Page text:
Mughniyeh’s Death a Harbinger for War

There are no written rules of engagement in the ongoing tussle between Israel and Hezbollah. And if there were, neither would stick by them for long. This has been an open war with both parties using every available resource and every trick in the book. But quite often both would accept mediation and, through third-party negotiations, they would agree to exchange prisoners and the remains of dead soldiers and fighters.

But last week’s assassination of leading Hezbollah military commander and mastermind of some of the most sophisticated and bloody operations in the history of paramilitary warfare may be remembered as a critical turning point in the showdown between Israel and the Lebanese resistance movement. The killing of Imad Mughniyeh in a car explosion in Damascus dealt a powerful blow to the organization’s military setup. It came at a time when both sides were busy with domestic challenges. But most importantly it took place outside Lebanon.

Only Israel — and the Americans — could have carried such a high-level operation that would have required enormous intelligence resources and logistical assets. Only they could benefit from his death. The two have been hunting down the 46-year-old Mughniyeh for years. His involvement in the bombing of the American Embassy and the US Marines base in Beirut in the 1980s is taken for granted. Israel blames him for the blast that destroyed its embassy in Argentina in 1992. His special relationship with the Iranians has been instrumental in providing Hezbollah with an extraordinary advantage in its military confrontation with Israel.

Taking out Mughniyeh was a crucial move in the US-Israeli effort to contain Hezbollah, but it was also a reckless one. The movement’s reaction was expectedly defiant and Sheikh Hassan Nasrallah’s promise to take the battle outside Lebanon should not be underplayed. For years now, Hezbollah has been successful in building a watertight credibility among followers and sympathizers. It proved this in its 34-day-war with Israel in the summer of 2006 when its katyushas and other missiles reached as far as Haifa and forced Israel’s mighty army to stand down.

But in addition to the tactical misjudgment of Mughniyeh’s assassins, the killing provided much-needed political ammunition to Hezbollah’s leadership. If Israel was taking the war to new battlegrounds, the movement and its supporters were ready to meet the challenge. This was bad news to the March 14 coalition in Lebanon, which is already strained by the failure of the Arab League initiative to end the political deadlock in that country.

The July 2006 showdown between Israel and Hezbollah was seen as a proxy war involving Iran and Syria on the one hand, and the Jewish state and its American benefactor, on the other. In spite of Israel’s sustained and indiscriminate bombing of Lebanon, Hezbollah was able to defend the national territory and pound Israeli targets hard. Israel’s top military and political leaders were forced to resign. Prime Minister Ehud Olmert barely survived.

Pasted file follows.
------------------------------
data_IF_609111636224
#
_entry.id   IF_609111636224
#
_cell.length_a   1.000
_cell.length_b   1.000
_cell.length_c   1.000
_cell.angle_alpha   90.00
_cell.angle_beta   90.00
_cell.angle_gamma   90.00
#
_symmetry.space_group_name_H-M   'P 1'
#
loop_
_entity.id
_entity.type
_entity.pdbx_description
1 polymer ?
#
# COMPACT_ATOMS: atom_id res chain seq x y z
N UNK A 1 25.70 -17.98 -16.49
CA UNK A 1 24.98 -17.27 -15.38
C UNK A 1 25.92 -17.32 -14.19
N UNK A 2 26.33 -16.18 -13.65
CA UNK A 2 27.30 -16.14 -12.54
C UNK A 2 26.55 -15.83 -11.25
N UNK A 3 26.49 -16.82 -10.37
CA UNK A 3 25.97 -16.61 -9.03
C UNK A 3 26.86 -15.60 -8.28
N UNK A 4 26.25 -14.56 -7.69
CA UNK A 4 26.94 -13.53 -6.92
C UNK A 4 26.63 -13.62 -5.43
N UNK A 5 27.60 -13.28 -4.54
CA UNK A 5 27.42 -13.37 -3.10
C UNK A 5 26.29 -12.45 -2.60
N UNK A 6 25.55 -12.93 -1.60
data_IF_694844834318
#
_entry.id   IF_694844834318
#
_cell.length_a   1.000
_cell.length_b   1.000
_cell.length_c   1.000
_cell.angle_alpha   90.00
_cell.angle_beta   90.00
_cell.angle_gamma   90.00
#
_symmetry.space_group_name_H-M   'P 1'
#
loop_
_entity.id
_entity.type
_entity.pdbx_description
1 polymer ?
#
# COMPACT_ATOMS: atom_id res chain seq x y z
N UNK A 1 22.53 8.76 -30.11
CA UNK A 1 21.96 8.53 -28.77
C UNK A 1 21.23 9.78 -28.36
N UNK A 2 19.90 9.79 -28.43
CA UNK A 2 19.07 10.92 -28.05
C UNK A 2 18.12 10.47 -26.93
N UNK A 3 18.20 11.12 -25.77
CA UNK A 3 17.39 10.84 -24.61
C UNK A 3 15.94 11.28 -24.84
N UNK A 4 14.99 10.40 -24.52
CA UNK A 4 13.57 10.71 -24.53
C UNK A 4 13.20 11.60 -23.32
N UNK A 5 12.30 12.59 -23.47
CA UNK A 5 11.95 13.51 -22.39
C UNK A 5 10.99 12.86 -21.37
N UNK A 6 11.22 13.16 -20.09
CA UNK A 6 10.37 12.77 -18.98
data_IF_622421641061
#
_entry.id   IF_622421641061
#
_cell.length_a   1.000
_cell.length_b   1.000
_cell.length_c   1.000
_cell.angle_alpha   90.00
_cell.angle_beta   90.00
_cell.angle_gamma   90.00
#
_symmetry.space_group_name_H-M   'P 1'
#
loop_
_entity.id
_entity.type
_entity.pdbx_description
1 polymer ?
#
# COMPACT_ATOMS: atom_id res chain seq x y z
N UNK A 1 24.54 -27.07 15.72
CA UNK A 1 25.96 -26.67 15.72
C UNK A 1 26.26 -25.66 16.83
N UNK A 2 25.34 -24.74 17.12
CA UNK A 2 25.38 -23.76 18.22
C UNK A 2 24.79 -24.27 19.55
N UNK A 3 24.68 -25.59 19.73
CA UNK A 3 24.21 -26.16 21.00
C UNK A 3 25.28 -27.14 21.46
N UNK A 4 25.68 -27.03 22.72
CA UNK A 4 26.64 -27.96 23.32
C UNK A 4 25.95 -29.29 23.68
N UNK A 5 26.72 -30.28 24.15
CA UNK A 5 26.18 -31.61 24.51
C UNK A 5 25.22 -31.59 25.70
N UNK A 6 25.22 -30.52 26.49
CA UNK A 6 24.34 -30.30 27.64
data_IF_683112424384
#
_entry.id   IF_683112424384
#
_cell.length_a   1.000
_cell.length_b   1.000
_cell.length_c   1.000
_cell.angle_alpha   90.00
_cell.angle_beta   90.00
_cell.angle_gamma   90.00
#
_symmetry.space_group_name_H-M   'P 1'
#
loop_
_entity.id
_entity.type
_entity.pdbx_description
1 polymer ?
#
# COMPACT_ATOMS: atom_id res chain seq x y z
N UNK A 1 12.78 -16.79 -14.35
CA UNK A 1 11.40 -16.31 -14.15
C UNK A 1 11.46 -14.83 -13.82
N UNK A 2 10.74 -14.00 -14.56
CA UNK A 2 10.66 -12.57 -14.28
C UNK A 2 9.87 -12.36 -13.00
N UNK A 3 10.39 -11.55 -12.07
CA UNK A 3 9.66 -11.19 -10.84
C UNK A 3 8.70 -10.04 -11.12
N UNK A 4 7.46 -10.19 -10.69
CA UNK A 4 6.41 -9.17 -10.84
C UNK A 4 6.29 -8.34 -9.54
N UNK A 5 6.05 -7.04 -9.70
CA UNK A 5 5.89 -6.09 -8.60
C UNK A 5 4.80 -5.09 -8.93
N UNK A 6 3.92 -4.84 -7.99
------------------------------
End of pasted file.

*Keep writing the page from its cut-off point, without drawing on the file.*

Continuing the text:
A stalemate kept both sides on their toes and a shaky truce remained intact. But while Hezbollah was celebrating victory, it was being cornered domestically. A coalition of Sunni, Druze and Christian parties was pushing hard to weaken the party’s military grip and loosen its political influence. In the ensuing months following the cease=fire, Hezbollah found itself fighting an unwinnable battle against the majority opposition. It responded by allying itself to Christian leader Michel Aoun and bringing the government and Parliament to a halt.

It was clear that the proxy war had moved from the military confrontation with Israel to the political arena involving Lebanon, Syria and Iran. Washington sided with the so-called majority and used its influence to keep Hezbollah and its allies at bay.

But the political row was dragging on without an end in sight. Meanwhile, Israel warned of an upcoming resumption of hostilities with Hezbollah, claiming that the pro-Iran party was beefing up its fire power and bringing in more sophisticated weaponry. It is believed that Mughniyeh was instrumental in the rebuilding of the party’s military power.

The party claims that last Tuesday’s assassination carried the mark of Israeli Defense Minister Ehud Barak, who at one point in his career was a top commando officer. Barak is no stranger to Lebanon and he is reputed to have personally gunned down top Palestinian leaders in the 1970s.

Whether Mughniyeh’s death was carried out through Barak or not is now irrelevant. The killing has taken Hezbollah off guard and is now considered as a serious breach of uneasy truce with Israel. It is a matter of time before the party responds and it has proven that it has the ability and infrastructure to do so. Its retaliation will ignite a new cycle of violence and may lead to a new war between Israel and Hezbollah.

Such a development will most likely stifle efforts to bring about a political resolution to the Lebanese quandary. Mughniyeh’s death will be used by Damascus and Tehran to serve various political ends, especially as the two capitals recalculate their positions in light of what is happening in the region.

The coming few weeks will be decisive for all the parties. Hezbollah will retaliate for the killing of a top and respected commander. A fresh cycle of violence may soon be unleashed and its effects may reverberate throughout the region for some time. Whoever carried out the killing of Mughniyeh may get far more than it has bargained for. But most critically Lebanon will find itself once again at a dangerous crossroad and the odds that things will go wrong in that beleaguered country are quickly staking up.

Osama Al Sharif is a veteran publishers and journalist based in Jordan.§ion=0&article=106970&d=20&m=2&y=2008